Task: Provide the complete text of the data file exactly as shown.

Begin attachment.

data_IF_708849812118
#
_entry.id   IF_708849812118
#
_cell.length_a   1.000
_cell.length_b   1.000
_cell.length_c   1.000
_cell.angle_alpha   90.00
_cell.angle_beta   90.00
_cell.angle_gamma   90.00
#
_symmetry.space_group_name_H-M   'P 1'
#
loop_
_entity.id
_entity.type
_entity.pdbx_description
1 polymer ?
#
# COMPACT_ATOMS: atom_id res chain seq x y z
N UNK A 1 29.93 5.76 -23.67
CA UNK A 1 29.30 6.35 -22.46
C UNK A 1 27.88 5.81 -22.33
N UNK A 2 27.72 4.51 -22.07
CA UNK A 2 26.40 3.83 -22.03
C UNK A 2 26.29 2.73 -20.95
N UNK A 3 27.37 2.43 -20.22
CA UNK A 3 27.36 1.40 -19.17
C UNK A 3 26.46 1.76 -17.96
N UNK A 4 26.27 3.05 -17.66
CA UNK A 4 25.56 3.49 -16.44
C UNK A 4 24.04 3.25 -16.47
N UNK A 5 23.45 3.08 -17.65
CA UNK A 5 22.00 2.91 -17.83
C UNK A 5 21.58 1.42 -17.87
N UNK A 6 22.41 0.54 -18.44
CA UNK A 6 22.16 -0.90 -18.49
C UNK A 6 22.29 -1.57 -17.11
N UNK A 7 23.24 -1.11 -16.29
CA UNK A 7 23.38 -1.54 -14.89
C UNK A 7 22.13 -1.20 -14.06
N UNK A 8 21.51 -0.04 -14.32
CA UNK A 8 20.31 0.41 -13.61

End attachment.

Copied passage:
data_IF_708849812118
#
_entry.id   IF_708849812118
#
_cell.length_a   1.000
_cell.length_b   1.000
_cell.length_c   1.000
_cell.angle_alpha   90.00
_cell.angle_beta   90.00
_cell.angle_gamma   90.00
#
_symmetry.space_group_name_H-M   'P 1'
#
loop_
_entity.id
_entity.type
_entity.pdbx_description
1 polymer ?
#
# COMPACT_ATOMS: atom_id res chain seq x y z
N UNK A 1 29.93 5.76 -23.67
CA UNK A 1 29.30 6.35 -22.46
C UNK A 1 27.88 5.81 -22.33
N UNK A 2 27.72 4.51 -22.07
CA UNK A 2 26.40 3.83 -22.03
C UNK A 2 26.29 2.73 -20.95
N UNK A 3 27.37 2.43 -20.22
CA UNK A 3 27.36 1.40 -19.17
C UNK A 3 26.46 1.76 -17.96
N UNK A 4 26.27 3.05 -17.66
CA UNK A 4 25.56 3.49 -16.44
C UNK A 4 24.04 3.25 -16.47
N UNK A 5 23.45 3.08 -17.65
CA UNK A 5 22.00 2.91 -17.83
C UNK A 5 21.58 1.42 -17.87
N UNK A 6 22.41 0.54 -18.44
CA UNK A 6 22.16 -0.90 -18.49
C UNK A 6 22.29 -1.57 -17.11
N UNK A 7 23.24 -1.11 -16.29
CA UNK A 7 23.38 -1.54 -14.89
C UNK A 7 22.13 -1.20 -14.06
N UNK A 8 21.51 -0.04 -14.32
CA UNK A 8 20.31 0.41 -13.61